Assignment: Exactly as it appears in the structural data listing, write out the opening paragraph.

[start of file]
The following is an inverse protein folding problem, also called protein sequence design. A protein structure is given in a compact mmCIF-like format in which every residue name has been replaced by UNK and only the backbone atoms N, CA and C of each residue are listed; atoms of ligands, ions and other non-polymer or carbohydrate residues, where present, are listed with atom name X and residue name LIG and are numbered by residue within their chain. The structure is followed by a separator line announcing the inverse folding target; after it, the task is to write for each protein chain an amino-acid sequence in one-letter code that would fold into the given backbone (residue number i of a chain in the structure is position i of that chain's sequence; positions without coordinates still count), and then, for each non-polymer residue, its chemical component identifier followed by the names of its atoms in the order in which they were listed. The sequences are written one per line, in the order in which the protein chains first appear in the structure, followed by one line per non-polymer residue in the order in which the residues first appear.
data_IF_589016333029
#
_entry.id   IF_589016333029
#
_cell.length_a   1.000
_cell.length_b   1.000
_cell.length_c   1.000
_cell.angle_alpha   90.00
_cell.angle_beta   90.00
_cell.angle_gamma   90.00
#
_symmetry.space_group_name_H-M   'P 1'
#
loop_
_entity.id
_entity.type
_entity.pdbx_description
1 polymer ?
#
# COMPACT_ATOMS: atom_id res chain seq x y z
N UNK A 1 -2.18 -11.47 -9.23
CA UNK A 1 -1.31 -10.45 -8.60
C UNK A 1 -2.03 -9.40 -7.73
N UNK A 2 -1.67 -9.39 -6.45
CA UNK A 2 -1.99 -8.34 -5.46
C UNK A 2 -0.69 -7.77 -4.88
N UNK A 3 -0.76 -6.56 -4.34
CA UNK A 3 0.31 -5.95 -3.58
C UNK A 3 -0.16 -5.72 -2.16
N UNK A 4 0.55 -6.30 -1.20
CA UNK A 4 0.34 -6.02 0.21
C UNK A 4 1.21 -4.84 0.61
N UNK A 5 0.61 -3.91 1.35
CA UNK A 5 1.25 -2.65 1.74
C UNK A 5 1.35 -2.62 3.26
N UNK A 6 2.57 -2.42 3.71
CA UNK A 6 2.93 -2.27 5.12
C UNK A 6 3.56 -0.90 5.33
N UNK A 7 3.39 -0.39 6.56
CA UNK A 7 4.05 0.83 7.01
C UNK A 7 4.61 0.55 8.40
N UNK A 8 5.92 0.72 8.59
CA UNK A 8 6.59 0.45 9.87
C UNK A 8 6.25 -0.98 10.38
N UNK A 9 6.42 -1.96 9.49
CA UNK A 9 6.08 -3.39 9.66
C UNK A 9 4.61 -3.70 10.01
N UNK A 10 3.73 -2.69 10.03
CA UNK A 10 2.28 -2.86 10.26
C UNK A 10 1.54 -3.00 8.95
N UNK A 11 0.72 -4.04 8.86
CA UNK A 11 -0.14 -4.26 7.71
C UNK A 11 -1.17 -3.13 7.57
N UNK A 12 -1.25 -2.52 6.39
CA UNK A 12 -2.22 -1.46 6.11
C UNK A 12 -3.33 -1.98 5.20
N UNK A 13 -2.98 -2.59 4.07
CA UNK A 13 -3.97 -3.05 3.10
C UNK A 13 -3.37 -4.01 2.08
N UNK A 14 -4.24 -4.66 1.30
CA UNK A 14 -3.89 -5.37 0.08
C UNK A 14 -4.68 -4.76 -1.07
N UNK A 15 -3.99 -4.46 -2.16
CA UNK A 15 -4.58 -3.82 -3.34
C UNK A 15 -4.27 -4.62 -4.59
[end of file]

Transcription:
The following is an inverse protein folding problem, also called protein sequence design. A protein structure is given in a compact mmCIF-like format in which every residue name has been replaced by UNK and only the backbone atoms N, CA and C of each residue are listed; atoms of ligands, ions and other non-polymer or carbohydrate residues, where present, are listed with atom name X and residue name LIG and are numbered by residue within their chain. The structure is followed by a separator line announcing the inverse folding target; after it, the task is to write for each protein chain an amino-acid sequence in one-letter code that would fold into the given backbone (residue number i of a chain in the structure is position i of that chain's sequence; positions without coordinates still count), and then, for each non-polymer residue, its chemical component identifier followed by the names of its atoms in the order in which they were listed. The sequences are written one per line, in the order in which the protein chains first appear in the structure, followed by one line per non-polymer residue in the order in which the residues first appear.